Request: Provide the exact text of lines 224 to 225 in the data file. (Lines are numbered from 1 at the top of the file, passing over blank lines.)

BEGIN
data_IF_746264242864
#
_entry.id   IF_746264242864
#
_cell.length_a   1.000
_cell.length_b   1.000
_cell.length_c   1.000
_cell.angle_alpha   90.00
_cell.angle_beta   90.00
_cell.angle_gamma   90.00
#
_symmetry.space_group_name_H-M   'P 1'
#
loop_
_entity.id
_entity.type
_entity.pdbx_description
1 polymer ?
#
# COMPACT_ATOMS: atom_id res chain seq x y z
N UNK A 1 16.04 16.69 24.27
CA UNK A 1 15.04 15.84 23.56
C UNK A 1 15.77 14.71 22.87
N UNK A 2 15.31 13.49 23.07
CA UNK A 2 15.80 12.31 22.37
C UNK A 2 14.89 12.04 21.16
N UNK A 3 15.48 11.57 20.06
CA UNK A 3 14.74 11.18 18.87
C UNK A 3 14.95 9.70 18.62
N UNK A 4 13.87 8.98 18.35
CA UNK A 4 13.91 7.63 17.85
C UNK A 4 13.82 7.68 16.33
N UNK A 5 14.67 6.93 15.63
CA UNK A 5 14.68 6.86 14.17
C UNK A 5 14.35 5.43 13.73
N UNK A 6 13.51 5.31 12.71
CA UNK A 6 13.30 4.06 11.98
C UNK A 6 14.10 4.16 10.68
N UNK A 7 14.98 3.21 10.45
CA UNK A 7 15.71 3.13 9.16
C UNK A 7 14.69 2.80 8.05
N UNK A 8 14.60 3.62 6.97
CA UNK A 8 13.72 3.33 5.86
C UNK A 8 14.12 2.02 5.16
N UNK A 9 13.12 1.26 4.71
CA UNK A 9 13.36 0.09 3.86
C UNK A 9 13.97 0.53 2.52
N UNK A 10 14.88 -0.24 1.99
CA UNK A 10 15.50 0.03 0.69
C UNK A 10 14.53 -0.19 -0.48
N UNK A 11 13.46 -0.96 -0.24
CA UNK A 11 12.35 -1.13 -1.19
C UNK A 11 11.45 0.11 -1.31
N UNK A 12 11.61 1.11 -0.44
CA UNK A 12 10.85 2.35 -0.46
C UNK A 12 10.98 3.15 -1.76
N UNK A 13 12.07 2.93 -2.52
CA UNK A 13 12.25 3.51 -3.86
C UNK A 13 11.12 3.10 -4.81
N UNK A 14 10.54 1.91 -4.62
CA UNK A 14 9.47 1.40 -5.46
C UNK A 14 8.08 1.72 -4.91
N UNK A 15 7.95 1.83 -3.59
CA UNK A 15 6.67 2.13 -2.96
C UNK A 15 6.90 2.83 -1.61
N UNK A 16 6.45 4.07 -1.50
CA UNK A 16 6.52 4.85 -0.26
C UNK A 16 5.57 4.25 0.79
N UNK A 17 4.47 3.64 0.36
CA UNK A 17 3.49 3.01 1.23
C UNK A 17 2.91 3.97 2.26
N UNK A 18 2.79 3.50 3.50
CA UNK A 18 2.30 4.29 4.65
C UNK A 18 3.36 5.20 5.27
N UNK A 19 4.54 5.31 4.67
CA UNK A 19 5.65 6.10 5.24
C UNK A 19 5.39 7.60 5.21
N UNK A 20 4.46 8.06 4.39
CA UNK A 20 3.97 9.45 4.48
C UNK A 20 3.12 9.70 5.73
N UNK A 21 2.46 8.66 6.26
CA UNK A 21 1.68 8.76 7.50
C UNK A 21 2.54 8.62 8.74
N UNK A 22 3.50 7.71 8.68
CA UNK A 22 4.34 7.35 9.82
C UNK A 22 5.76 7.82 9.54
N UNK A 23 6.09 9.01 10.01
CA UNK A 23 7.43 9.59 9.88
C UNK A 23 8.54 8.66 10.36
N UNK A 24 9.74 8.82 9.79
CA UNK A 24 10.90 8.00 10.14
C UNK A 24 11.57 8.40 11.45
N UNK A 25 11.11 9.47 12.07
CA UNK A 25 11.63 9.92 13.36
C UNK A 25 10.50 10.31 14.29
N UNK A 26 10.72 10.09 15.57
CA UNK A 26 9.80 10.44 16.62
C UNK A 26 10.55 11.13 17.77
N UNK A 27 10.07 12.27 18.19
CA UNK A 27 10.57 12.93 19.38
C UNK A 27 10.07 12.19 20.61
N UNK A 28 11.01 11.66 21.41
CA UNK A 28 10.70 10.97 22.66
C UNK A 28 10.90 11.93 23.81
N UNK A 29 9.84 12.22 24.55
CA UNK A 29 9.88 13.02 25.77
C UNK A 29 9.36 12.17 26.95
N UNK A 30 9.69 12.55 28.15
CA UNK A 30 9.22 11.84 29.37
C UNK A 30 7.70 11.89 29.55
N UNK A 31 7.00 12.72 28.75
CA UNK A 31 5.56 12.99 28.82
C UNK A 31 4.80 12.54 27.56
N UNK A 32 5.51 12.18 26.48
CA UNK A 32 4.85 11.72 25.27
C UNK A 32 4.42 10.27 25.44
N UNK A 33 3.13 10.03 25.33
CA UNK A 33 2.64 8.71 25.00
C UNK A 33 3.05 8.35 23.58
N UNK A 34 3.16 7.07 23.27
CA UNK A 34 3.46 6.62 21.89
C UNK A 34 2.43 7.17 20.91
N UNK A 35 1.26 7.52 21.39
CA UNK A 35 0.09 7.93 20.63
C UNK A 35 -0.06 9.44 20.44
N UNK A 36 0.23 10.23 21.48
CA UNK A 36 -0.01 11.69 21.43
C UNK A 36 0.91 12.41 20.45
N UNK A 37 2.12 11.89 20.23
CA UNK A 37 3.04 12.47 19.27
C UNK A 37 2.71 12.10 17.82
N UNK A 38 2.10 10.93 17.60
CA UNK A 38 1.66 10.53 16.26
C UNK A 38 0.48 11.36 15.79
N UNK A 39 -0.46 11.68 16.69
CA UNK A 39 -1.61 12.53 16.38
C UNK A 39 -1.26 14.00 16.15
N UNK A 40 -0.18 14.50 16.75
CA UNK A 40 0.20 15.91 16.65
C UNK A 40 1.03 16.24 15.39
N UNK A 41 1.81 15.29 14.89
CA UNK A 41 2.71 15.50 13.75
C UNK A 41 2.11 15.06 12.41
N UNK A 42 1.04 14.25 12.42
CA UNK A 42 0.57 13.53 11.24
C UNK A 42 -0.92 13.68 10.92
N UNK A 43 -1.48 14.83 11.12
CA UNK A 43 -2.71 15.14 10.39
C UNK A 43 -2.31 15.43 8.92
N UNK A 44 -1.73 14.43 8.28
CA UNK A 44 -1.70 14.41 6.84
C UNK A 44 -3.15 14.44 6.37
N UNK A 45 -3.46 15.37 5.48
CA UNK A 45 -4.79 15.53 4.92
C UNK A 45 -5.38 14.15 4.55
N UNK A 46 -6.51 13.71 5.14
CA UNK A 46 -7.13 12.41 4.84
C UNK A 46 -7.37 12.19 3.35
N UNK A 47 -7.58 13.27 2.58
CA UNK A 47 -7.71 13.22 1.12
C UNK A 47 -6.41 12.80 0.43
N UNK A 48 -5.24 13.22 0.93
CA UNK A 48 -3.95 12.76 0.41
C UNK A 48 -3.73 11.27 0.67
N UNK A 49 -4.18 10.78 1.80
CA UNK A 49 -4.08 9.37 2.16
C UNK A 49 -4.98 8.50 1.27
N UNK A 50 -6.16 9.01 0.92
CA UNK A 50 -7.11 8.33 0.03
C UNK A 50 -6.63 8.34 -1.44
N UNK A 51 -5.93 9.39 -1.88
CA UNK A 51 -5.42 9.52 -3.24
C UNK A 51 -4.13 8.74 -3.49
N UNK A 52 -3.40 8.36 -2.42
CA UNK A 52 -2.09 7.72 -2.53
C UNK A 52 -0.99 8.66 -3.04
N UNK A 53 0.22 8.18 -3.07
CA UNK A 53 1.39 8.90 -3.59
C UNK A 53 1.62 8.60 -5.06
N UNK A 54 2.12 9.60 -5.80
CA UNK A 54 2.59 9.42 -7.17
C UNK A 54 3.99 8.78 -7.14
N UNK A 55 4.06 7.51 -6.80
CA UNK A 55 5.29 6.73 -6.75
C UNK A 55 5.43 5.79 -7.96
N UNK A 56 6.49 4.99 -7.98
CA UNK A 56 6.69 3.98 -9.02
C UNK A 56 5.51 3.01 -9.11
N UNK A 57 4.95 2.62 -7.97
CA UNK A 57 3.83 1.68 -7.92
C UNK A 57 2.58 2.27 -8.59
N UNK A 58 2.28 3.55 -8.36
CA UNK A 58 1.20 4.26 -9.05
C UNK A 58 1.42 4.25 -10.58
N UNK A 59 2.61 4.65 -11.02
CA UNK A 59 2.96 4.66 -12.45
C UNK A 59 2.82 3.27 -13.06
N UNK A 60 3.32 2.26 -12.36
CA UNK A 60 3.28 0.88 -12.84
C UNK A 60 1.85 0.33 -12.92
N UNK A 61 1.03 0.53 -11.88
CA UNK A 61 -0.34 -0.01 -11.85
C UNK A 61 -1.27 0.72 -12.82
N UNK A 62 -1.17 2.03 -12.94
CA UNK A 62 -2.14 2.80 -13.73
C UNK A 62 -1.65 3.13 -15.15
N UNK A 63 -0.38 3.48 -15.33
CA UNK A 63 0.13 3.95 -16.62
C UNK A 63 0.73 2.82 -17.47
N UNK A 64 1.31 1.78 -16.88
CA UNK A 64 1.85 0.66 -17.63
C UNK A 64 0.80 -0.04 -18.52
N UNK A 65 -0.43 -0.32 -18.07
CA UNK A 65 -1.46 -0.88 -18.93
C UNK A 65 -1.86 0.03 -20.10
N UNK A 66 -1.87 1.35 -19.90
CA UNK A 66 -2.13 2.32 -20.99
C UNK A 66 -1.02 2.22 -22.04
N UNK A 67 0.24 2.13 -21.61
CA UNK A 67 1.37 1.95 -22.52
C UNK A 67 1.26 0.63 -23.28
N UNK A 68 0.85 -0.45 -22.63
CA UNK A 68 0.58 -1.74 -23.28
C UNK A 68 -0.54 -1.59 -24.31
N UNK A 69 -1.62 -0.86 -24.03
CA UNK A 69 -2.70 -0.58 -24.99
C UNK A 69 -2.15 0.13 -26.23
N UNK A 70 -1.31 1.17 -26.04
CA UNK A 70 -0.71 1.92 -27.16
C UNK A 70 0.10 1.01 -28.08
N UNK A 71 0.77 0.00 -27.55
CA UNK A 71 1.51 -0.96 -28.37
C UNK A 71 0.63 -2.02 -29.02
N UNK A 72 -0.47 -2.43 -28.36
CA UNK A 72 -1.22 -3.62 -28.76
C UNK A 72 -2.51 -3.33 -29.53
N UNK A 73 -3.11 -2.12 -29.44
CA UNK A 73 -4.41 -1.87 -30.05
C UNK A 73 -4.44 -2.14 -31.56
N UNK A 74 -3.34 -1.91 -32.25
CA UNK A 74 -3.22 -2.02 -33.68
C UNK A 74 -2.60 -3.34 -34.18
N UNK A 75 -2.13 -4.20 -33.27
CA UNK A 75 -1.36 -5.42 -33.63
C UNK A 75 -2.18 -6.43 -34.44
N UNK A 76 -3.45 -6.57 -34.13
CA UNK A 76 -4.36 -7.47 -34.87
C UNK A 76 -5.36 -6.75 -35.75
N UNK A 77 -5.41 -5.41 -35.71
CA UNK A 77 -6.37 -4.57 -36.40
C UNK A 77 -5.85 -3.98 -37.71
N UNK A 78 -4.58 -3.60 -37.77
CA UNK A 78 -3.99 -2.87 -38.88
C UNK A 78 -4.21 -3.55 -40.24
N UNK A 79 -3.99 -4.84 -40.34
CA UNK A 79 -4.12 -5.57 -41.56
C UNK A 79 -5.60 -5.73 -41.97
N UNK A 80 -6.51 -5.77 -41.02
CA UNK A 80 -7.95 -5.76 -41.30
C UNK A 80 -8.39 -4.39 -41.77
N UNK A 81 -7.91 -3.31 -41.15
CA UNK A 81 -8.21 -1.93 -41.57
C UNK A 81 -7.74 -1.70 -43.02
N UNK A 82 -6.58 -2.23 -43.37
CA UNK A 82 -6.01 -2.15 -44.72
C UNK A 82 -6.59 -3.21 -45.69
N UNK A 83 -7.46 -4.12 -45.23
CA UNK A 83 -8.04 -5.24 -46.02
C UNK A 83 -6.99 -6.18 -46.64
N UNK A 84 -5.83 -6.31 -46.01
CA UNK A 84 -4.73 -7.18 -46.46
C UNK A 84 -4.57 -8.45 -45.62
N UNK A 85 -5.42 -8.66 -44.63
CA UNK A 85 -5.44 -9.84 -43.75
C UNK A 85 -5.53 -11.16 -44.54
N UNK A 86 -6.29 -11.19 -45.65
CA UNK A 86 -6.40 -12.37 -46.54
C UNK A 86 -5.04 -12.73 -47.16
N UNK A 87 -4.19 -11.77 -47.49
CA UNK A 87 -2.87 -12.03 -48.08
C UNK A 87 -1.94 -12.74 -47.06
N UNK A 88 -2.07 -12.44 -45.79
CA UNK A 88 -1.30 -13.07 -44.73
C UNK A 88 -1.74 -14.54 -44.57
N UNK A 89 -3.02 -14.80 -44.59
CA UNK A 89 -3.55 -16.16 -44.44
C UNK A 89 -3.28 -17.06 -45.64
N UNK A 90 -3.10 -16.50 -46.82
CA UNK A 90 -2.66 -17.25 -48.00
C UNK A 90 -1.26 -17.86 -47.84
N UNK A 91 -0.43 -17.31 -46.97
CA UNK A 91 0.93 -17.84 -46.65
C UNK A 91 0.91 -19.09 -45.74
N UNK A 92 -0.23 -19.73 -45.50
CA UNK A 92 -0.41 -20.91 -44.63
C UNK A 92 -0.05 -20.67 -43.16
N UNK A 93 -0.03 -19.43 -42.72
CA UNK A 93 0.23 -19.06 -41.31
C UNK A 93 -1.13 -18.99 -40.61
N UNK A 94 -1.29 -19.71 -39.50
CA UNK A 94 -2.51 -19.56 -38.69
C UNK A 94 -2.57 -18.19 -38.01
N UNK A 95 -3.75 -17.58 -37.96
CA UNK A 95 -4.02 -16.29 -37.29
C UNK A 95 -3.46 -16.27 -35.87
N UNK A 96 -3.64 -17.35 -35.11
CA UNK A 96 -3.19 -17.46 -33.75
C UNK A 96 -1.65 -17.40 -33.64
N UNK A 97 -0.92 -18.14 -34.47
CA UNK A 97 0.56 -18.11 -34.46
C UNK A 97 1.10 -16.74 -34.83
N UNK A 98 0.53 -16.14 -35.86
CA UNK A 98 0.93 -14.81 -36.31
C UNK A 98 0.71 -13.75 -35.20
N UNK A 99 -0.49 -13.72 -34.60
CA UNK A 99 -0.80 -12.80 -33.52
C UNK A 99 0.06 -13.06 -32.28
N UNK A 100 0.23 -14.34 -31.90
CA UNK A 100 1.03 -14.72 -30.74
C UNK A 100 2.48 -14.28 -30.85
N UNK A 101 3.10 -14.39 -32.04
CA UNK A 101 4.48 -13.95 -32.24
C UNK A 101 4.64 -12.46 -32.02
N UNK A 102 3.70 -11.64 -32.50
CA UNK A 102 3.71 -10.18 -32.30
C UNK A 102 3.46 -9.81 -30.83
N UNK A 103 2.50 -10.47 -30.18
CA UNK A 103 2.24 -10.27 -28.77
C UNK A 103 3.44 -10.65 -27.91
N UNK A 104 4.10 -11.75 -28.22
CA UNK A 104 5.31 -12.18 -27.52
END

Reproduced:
C UNK A 68 -0.54 -1.59 -24.31
N UNK A 69 -1.62 -0.86 -24.03